As the flu season reaches its peak, the controversy over the vaccines is one again brought to the spotlight. While the Federal Department of Health advises people to immunize themselves, others have different opinions on the matter.
The health department provides free vaccines to all people, including children over six months who are prone to high risks of the complications of influenza. Experts agree vaccines can come very useful for people who might be terribly affected by the flu, such as elder persons or the ones who suffer from lung and heart diseases or diabetes. However, they are not crucial for other healthy people.
According to Peter Collignon, microbiology and infectious diseases director at the Australian National University,
“Vaccines have saved more lives than doctors and while we have some very good vaccines, the influenza one is not one of our best.”
The professor has also voiced his concern about the long-term effects of vaccination each year. People are protected against strains in certain vaccines, but the susceptibility to new strains can be increased by repeated usage.
The National Immunisation Program has introduces a “quadrivalent” vaccine this year, which is supposed to protect people from for strains: two A and two B strains. The campaign will begin next month, and the vaccines will be supplied by two companies: GlaxoSmithKline for children and adults older than three, and Sanofi Pasteur for children aged from six months to three years.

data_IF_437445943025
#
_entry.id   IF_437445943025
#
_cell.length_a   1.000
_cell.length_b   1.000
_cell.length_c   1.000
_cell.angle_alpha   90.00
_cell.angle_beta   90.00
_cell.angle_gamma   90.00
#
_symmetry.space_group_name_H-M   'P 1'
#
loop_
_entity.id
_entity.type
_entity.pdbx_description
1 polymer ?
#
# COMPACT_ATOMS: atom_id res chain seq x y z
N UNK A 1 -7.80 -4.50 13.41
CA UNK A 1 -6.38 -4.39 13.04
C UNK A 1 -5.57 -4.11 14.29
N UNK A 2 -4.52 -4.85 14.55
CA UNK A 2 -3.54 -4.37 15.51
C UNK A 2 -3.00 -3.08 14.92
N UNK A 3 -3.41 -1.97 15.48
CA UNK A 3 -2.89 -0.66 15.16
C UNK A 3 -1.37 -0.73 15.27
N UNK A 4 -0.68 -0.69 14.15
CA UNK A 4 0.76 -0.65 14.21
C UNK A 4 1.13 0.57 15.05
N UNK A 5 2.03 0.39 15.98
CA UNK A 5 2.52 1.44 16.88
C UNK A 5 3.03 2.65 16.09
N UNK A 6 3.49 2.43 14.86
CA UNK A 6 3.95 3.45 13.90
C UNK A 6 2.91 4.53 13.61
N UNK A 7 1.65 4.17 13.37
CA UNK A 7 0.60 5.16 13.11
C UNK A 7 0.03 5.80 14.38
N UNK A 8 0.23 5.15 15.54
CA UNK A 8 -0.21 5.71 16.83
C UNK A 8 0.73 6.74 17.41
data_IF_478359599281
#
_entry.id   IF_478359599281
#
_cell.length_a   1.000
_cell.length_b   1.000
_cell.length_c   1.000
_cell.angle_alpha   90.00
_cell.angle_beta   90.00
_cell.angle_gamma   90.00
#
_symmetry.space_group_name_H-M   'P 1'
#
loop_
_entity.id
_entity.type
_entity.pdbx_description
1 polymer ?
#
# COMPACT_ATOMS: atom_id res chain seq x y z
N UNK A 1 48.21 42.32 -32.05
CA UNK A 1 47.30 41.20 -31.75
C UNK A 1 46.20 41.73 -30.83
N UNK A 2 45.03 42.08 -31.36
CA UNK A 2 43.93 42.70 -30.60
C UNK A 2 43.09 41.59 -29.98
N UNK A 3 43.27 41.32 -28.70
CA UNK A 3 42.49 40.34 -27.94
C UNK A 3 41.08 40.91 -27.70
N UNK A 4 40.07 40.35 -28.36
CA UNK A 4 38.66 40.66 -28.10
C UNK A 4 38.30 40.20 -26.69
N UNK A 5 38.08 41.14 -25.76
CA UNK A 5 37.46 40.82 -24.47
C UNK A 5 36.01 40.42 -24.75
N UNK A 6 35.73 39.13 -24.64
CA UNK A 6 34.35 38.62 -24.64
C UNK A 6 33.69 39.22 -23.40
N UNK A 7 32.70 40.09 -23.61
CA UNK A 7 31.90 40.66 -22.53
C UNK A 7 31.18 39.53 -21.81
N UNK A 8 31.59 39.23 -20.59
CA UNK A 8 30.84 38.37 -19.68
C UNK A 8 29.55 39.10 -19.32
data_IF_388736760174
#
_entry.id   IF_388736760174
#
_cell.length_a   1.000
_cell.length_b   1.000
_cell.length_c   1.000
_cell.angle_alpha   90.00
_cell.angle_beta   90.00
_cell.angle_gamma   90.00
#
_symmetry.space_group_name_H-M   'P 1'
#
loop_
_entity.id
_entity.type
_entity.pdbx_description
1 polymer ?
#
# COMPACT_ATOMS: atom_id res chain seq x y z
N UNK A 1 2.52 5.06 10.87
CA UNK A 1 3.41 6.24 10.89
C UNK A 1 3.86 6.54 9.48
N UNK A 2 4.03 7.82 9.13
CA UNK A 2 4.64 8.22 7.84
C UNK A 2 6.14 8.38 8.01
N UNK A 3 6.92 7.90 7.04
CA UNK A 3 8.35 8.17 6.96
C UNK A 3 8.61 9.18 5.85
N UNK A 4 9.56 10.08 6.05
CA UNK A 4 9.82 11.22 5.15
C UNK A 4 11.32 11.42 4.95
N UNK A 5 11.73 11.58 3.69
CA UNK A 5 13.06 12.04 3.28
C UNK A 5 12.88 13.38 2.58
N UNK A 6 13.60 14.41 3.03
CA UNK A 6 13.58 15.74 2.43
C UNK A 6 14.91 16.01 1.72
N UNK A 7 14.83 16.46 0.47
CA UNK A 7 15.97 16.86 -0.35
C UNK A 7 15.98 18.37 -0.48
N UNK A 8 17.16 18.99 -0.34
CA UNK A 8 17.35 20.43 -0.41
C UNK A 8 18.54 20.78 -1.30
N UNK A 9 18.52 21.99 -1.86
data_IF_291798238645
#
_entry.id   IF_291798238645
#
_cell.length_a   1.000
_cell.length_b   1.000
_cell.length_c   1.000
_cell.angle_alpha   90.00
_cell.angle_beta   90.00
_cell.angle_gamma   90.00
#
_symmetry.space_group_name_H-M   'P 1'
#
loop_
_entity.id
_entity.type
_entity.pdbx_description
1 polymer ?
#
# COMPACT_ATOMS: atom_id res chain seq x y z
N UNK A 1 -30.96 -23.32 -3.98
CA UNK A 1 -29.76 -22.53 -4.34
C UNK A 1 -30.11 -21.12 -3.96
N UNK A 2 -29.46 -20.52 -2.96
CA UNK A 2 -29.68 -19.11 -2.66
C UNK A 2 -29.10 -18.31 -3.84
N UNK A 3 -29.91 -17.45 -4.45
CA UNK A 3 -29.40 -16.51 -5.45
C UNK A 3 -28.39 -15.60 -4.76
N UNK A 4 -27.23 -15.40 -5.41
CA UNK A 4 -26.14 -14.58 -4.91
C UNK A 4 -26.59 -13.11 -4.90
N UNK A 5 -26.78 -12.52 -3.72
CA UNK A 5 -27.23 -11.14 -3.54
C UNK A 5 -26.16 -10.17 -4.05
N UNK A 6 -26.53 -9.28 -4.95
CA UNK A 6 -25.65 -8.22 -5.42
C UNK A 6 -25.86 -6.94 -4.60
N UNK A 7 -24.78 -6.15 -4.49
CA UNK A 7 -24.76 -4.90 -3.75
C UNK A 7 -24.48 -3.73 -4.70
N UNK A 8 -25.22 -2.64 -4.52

While the method is expected to be more efficient than the previous three-strain vaccine, Collignon stressed upon the fact that influenza is quite tricky. Vaccines against it only reach an effectiveness of fifty percent. Furthermore, they can have significant long-term effects on healthy people.
Named the “original antigenic sin”, the effect refers to the fact that people may be immunized against older strains of the virus, but they become susceptible to a new one. The phenomenon has been previously demonstrated in Canada.
By protecting ourselves excessively against the flu, our immune system actually becomes less effective. Collignon has also emphasized that influenza is very similar to a very mild cold, and more people are hospitalized from the rhinovirus, the common cold virus, than the flu.
Because the flu vaccine formula changes regularly, scientists have a hard time conducting clinical trials. Furthermore, vaccine producers always end up one year behind when designing the next vaccine for the strains that appear.
Perhaps sometimes it is better to fight flu on our own rather than relying on help from other methods, especially since the symptoms do not pose great threats to healthy people.
Image Source: City of Hope
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